|"The Ringo": those words resounded with special reverence in many of the late John T. Hook's horse world stories. He said that it was the favorite meeting place of local horsemen in Mexico, Missouri's early days of becoming "the Saddle Horse Capital of the World." It was also invaluable to them as a place to "put up in style" clients who came to town on horse-buying visits. These often were people of great wealth or of importance far beyond the horse world. A few who are on record as visiting Mexico are Teddy Roosevelt, Buffalo Bill, William McKinley, William Jennings Bryan, and William Taft. It was a great asset to breeders and trainers to have at hand a hotel that could never be dismissed as a dinky country town hostelry. The Ringo's size and accommodations - including its restaurant's cosmopolitan menu - rivaled the best of St. Louis.
Uncountable horses and dollars changed hands in the Ringo's lobby, restaurant and saloon. It was also the place sought out by any visiting horseman - or other travelers - who came on their own for horse sales, business or other purposes. The Ringo gave special attention to the privacy and security of female guests. It advertised itself as being open all night and having a particularly skilled and serviceable staff. After some 1910 renovations, it boasted electric lights and a telephone in the lobby.
This establishment, of course, has its share of horse world legends. According to Hook, it is the place where Tom Bass made his entrance into immortality, and it at one time housed the remains of Rex McDonald. There has to be much more we will never know about this fabled place. For instance, was Ringo himself a horseman? Ransom and Susanne made no mention of him except one bare reference of an animal named Ringo's Taylor who was among ancestors of a good Kentucky harness horse and breeding stallion named Bourbon Tucker. There may or may not be a connection between this horse and The Ringo's creator.
But first, to round out background, we must go to a book written by Mexicoan Leta Hodge. It is called A Gathering of Our Days, subtitled Selected Writings on the History of Mexico and Audrain County, Missouri, The Audrain County Historical Society published the book in 1997.*
Hodge tells us this about the Ringo, properly known as Ringo House: It was built in 1866 by a man named A.R. Ringo, who came to Mexico, probably in 1860, apparently with more than average financial resources. He took an active part in the town's recovery from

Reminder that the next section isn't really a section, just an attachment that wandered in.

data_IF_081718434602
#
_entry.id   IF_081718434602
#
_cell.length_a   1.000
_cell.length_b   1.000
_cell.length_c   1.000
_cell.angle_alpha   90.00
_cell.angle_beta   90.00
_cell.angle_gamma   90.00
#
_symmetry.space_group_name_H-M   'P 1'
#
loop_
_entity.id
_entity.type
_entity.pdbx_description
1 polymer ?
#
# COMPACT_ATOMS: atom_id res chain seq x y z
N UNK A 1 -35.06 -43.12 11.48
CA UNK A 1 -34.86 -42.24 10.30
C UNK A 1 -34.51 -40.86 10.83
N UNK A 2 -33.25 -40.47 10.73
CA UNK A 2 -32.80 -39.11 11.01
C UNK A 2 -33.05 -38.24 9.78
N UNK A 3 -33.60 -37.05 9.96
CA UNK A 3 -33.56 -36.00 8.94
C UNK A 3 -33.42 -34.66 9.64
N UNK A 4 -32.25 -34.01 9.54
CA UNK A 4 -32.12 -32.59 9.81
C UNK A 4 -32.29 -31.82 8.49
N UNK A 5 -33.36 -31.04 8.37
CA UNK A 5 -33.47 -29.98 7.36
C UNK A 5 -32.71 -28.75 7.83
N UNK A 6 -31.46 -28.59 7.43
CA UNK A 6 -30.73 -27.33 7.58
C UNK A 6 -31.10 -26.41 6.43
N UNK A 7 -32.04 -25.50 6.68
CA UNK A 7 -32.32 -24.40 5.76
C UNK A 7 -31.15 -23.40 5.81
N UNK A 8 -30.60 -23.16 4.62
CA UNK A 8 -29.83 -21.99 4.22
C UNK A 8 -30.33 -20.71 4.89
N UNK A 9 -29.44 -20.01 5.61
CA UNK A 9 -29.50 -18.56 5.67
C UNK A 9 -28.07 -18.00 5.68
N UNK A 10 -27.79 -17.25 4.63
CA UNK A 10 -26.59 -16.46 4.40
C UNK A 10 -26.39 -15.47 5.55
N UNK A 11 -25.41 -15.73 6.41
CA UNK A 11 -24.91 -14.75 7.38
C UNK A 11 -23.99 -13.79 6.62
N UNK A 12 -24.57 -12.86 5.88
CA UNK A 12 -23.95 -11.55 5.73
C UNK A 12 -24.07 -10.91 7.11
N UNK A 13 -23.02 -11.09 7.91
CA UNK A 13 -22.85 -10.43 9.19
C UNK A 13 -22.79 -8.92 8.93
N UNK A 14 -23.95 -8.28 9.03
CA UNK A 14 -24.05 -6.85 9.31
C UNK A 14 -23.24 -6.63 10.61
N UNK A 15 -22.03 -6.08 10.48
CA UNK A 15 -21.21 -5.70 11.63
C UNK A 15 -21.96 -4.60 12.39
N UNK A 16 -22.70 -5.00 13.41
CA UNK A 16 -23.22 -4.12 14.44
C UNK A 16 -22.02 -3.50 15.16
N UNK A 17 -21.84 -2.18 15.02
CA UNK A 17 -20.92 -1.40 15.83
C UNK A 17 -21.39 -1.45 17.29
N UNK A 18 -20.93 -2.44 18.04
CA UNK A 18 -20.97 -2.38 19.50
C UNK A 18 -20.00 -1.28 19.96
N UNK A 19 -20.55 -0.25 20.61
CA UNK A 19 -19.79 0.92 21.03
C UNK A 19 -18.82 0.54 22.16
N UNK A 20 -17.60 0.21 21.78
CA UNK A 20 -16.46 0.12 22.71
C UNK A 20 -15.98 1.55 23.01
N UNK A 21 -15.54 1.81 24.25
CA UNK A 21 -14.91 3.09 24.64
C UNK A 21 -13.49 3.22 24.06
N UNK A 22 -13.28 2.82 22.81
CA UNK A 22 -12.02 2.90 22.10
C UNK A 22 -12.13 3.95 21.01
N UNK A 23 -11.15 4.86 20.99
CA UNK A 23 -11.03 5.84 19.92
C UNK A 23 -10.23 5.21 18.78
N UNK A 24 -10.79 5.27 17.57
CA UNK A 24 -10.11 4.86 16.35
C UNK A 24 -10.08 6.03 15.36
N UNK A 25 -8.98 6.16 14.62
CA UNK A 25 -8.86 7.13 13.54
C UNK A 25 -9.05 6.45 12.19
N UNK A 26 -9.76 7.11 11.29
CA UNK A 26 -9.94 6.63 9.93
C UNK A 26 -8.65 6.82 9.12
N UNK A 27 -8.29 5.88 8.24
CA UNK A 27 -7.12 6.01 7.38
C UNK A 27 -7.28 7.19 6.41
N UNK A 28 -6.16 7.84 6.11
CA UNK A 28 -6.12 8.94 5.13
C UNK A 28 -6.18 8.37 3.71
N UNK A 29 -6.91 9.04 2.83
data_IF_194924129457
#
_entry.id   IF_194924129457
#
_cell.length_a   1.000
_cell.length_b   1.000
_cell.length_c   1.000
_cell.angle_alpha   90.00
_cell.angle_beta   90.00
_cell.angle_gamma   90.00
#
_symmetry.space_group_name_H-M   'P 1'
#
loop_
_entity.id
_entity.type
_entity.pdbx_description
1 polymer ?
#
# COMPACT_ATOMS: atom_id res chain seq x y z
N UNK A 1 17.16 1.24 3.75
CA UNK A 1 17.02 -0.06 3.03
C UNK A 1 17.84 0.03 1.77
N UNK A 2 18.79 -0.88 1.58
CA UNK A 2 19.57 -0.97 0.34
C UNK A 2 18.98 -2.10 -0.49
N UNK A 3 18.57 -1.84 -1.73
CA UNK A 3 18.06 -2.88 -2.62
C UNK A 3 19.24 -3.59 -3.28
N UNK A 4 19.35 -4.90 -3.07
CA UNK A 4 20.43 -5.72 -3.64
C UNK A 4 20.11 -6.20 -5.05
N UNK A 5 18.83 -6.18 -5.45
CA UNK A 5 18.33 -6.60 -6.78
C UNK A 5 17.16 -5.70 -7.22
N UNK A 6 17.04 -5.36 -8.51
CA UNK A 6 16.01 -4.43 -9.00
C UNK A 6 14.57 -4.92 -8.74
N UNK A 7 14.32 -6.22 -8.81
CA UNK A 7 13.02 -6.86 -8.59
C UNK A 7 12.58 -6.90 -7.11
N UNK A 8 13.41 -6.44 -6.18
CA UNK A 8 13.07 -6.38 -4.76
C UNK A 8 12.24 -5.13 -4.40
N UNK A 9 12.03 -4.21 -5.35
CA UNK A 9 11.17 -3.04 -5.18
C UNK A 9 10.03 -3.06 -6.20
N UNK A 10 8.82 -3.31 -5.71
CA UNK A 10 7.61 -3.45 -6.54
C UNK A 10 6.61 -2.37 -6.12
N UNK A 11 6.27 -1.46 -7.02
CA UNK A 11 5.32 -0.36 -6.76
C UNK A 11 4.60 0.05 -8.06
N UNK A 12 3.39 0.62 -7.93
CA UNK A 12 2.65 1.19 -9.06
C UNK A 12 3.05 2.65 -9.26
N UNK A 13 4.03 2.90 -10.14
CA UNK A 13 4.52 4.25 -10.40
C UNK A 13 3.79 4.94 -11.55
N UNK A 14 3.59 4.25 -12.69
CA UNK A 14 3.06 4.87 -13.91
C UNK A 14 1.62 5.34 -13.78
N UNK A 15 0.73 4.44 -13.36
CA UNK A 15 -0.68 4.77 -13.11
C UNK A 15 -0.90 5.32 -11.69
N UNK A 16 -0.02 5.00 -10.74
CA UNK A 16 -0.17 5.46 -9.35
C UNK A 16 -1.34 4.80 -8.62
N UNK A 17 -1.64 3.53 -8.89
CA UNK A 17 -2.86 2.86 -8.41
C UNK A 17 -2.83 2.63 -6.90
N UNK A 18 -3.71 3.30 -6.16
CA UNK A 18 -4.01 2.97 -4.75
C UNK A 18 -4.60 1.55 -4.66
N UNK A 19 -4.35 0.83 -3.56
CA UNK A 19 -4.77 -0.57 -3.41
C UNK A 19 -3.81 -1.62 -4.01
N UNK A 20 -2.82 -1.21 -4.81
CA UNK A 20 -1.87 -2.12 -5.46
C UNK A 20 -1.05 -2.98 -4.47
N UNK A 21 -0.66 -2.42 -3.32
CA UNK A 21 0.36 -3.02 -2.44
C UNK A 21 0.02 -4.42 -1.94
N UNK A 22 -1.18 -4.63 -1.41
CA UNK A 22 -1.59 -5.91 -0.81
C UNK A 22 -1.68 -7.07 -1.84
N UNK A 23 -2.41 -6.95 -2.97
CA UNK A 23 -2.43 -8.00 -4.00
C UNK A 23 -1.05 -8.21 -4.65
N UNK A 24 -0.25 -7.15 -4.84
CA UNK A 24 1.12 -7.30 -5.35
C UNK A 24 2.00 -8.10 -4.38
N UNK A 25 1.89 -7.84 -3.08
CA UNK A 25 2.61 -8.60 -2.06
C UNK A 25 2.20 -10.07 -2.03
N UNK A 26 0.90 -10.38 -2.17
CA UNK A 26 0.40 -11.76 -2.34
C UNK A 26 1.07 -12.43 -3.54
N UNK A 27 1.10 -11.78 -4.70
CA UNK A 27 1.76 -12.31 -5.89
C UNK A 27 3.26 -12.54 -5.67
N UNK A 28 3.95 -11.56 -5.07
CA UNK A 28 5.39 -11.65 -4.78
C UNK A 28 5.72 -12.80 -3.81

the war and was, for awhile, Hodge says, called "a walking bank." Seeming to keep all his assets on his person, Ringo made personal and business loans from his pockets. In 1861, however, he established The Mexico Savings Bank, which continued as a fixture for many years.
The Ringo Hotel, built at a cost of $65,000, was only one of his business ventures, but it was a notable one. It was an impressive three stories, all brick, and could accommodate 60 guests. It had the aforementioned remarkable restaurant, and everything was slated as much to the enhancement of life for Mexico's residents as for people from out of town. For instance, it offered monthly rates ($4.50 to $6.50) for "permanent boarders," and had ideal spaces for meetings of social, cultural and business groups. The Ringohad a ballroom and a billiards parlor and the ground floor was rimmed with shops offering things travelers and residents
alike might especially need (jewelry, gifts, clothing, a barber, etc.).
Now for some of the history made at The Ringo: According to Hook, the connection between Bass and the hotel began when
slaves were freed. As a teenager, Bass appeared in Mexico and got the job of driving the hack that brought arriving guests from trains to The Ringo. Hook credited the teenager with enough smarts to have reasoned that this hotel was the best place in town for gaining attention from local horsemen and getting a job in one of their barns, a job that could give him entre to more than just mucking and rubbing.